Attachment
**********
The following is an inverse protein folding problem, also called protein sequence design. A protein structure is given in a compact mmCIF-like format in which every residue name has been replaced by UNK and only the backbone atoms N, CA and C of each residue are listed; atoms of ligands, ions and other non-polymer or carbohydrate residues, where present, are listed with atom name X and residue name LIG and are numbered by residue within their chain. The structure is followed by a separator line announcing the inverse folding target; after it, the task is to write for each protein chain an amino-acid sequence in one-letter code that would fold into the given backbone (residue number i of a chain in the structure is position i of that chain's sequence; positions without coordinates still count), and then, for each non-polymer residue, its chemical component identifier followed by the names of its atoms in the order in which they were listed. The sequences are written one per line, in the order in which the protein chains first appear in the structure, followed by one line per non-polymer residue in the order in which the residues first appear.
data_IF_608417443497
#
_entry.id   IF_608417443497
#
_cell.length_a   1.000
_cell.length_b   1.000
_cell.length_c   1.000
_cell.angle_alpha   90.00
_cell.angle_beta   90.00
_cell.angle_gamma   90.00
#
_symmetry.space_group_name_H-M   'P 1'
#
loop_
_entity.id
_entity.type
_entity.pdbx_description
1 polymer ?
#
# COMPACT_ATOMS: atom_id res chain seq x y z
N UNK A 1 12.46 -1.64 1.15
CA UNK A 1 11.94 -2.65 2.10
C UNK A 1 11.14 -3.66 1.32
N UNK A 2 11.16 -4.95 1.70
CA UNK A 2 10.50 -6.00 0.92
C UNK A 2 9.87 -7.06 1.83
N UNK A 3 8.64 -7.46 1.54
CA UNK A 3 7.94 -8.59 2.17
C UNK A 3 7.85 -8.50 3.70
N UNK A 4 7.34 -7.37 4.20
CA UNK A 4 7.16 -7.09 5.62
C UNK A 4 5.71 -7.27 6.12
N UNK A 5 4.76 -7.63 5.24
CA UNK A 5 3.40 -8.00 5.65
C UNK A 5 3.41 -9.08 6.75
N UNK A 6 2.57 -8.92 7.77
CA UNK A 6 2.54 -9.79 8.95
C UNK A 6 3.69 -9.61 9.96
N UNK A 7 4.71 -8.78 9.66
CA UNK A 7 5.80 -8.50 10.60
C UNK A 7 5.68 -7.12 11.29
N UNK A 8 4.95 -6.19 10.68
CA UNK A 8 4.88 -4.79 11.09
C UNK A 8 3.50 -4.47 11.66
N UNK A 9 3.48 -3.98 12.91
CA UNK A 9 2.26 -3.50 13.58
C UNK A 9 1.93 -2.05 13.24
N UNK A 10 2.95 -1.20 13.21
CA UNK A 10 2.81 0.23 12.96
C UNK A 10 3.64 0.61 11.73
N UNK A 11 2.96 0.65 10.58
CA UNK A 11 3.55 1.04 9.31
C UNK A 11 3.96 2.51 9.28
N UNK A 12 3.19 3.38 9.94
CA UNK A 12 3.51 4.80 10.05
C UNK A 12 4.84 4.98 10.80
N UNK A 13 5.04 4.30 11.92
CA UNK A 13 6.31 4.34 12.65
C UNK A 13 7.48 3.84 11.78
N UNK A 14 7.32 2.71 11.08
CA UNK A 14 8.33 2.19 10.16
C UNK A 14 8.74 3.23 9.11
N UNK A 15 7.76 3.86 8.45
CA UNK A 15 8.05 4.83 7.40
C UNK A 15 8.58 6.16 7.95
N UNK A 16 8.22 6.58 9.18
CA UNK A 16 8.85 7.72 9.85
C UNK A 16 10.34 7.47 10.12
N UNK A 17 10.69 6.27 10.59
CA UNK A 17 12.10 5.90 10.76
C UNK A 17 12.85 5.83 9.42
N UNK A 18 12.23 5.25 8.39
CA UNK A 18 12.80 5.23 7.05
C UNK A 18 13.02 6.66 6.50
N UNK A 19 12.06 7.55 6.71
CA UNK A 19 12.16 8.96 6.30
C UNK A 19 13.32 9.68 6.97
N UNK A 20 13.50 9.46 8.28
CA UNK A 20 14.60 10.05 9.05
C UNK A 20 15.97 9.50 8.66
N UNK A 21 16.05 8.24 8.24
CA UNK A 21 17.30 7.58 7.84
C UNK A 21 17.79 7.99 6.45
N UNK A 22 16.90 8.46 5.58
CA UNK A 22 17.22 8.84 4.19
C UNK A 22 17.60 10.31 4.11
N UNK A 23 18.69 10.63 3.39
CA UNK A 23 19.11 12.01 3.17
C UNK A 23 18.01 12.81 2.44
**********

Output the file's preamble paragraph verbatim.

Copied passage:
The following is an inverse protein folding problem, also called protein sequence design. A protein structure is given in a compact mmCIF-like format in which every residue name has been replaced by UNK and only the backbone atoms N, CA and C of each residue are listed; atoms of ligands, ions and other non-polymer or carbohydrate residues, where present, are listed with atom name X and residue name LIG and are numbered by residue within their chain. The structure is followed by a separator line announcing the inverse folding target; after it, the task is to write for each protein chain an amino-acid sequence in one-letter code that would fold into the given backbone (residue number i of a chain in the structure is position i of that chain's sequence; positions without coordinates still count), and then, for each non-polymer residue, its chemical component identifier followed by the names of its atoms in the order in which they were listed. The sequences are written one per line, in the order in which the protein chains first appear in the structure, followed by one line per non-polymer residue in the order in which the residues first appear.